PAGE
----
Take a deep dive into the N Line from Hyundai: What it is, what it means for the brand, and how it’s going to fare against brands like BMW M and Audi S.
Hyundai is gunning for the automotive enthusiast crowd with its expanding line of N branded vehicles. For decades, Hyundai scratched and clawed at the US market by being a value-centric brand with multiple affordable options. While initially it may seem as though focusing on performance vehicles might be a risky departure, we think there’s some potential for real brilliance behind the shift. Let’s take a deep dive into what these new vehicles are, how they fit into the brand, and what they mean for the future of Hyundai.
One of the most important things to keep in mind with regard to these hopped-up Hyundai’s is that there are two sides of the same coin. On one side you have vehicles that will simply be branded “N”. These are the full fat truly reworked and track focused vehicles in the Hyundai stable. They benefit from a host of changes that we’ll dig into shortly. On the other side of the coin you get the N Line badged vehicles. All N Line vehicles will get N Line trim inside that features red stitching on the steering wheel, gearshift, and seats. They’ll also get more aggressive bucket seats and typically the most powerful engine available for the vehicle in question. This follows the exact same formula BMW and Audi both use by branding mid-level performance cars with a version of the brand used for the raciest variants available. Here’s a look at which vehicles are getting the N Line treatment and what it will mean for each of them.
The N Line is the perfect blend for the driver that doesn’t ever plan to go to the track but also wants a vehicle that’s nimble and unique. Included in the selection of vehicles getting the N Line treatment are the Kona, Sonata, Elantra, and Tucson. The most sedate of the four, the Tucson, will get N Line design enhancements when it arrives in 2021 and we expect a 290 horsepower 6-cylinder under the hood. The Sonata uses the same engine and receives a more sport-tuned suspension, grippier tires, and an 8-speed dual clutch transmission.
The Kona N Line will see a smaller 4-cylinder engine that produces just under 200 horsepower sending power to the front or all four wheels through a 7-speed dual clutch. It also gets improved suspension components and full interior and exterior treatments. Finally, the Elantra N Line borrows all of that kit except the option to power the rear wheels and can be fitted with a proper three-pedal manual transmission as well. While all of these improvements are welcome additions for the more passionate drivers on the road, those that want something a bit more serious will want the vehicles that Hyundai has simply branded N.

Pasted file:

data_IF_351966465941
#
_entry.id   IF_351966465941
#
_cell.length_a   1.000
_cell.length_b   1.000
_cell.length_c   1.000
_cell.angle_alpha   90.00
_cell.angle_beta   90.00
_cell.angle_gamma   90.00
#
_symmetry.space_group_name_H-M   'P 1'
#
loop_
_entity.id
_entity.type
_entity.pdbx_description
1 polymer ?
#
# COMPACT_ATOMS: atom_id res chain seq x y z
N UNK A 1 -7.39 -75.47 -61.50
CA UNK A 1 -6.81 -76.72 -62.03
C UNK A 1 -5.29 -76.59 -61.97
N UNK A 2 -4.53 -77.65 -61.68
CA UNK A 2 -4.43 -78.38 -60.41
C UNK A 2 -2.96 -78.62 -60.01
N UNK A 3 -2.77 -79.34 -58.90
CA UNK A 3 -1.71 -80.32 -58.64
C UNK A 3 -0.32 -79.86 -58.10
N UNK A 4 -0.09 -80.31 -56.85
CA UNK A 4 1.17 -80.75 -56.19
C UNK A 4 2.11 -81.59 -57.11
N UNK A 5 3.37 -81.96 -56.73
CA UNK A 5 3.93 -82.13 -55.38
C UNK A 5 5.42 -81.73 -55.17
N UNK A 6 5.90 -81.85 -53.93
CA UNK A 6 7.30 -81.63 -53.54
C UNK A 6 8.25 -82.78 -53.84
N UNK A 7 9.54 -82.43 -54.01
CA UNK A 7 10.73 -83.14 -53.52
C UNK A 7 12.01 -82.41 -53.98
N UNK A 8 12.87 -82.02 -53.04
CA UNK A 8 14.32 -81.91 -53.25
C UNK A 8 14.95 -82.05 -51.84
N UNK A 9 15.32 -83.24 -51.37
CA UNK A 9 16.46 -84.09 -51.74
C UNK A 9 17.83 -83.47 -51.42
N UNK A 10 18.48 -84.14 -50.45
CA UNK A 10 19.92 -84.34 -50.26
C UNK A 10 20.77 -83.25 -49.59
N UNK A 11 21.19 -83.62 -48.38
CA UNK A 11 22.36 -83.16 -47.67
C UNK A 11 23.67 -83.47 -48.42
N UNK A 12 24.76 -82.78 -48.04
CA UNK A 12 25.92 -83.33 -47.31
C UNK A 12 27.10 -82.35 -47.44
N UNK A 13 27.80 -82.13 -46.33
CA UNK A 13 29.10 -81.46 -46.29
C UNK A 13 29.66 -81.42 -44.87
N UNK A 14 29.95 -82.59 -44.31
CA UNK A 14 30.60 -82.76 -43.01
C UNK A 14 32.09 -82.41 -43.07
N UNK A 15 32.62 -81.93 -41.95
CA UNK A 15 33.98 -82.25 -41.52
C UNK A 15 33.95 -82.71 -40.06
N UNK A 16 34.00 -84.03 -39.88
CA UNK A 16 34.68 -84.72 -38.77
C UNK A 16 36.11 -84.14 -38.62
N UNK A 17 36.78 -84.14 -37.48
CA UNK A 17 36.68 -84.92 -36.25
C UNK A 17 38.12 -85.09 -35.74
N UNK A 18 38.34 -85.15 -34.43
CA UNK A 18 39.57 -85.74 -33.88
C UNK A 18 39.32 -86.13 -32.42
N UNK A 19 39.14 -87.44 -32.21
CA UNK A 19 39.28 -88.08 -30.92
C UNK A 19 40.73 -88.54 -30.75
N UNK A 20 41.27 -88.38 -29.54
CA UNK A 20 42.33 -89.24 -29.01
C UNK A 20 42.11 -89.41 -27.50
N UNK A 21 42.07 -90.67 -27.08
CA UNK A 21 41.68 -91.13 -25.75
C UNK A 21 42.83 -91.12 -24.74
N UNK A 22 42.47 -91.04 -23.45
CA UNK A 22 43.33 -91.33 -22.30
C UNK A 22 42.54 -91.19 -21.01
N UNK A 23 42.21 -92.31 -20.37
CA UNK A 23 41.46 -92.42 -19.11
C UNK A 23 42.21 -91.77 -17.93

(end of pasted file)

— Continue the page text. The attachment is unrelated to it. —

Under this heading there is currently only one selection at the moment, the Veloster N. While the selection and the vehicle itself might be small, the impact that it has had on Hyundai has been very large. When the Veloster N was introduced most people balked at the idea that Hyundai could make a verifiably good performance hot hatch. What Hyundai did was make everyone eat their words.
The Veloster N is probably the best hot hatch available today if you’re the kind of buyer that actually wants to track their car. With no modifications this little pocket rocket can drive comfortably to a track day, take part, and then drive home. It has a 2.0-liter 4-cylinder that makes 275 horsepower and sends it straight to the front axle.
The engine is turbocharged and isn’t holding back much. When in its sportiest mode, the turbo can actually maintain boost even when the car is slowing via a race-bred technology called anti-lag. It also has launch control and a clever differential that nearly eliminates understeer. We can tell you from experience that it handles exceptionally well and is remarkably fun on and off track. They hit this little car out of the park. In addition, Hyundai also has two more vehicles coming that have yet to be released, but we expect at least one will end up as a full N class model if not both.
This is where the tables can turn two ways for Hyundai. They’re betting on their ability to capitalize on the gap in the market for sincerely good, inexpensive performance vehicles. In addition, almost everything going into the new N Line vehicles is a technology they’ve already built, so R&D costs are incredibly low.
Nevertheless, wading into this market isn’t an easy task and the same suspicion that overcame so many enthusiasts when the Veloster N arrived is sure to be back for each of the N Line vehicles. Hyundai already has a ton going on, too. The Kona EV, Palisade, NEXO Fuel Cell Vehicle, and Ioniq are all great examples of the company battling on multiple fronts for sales. Only time will tell if the N Line is one front where they can ultimately win.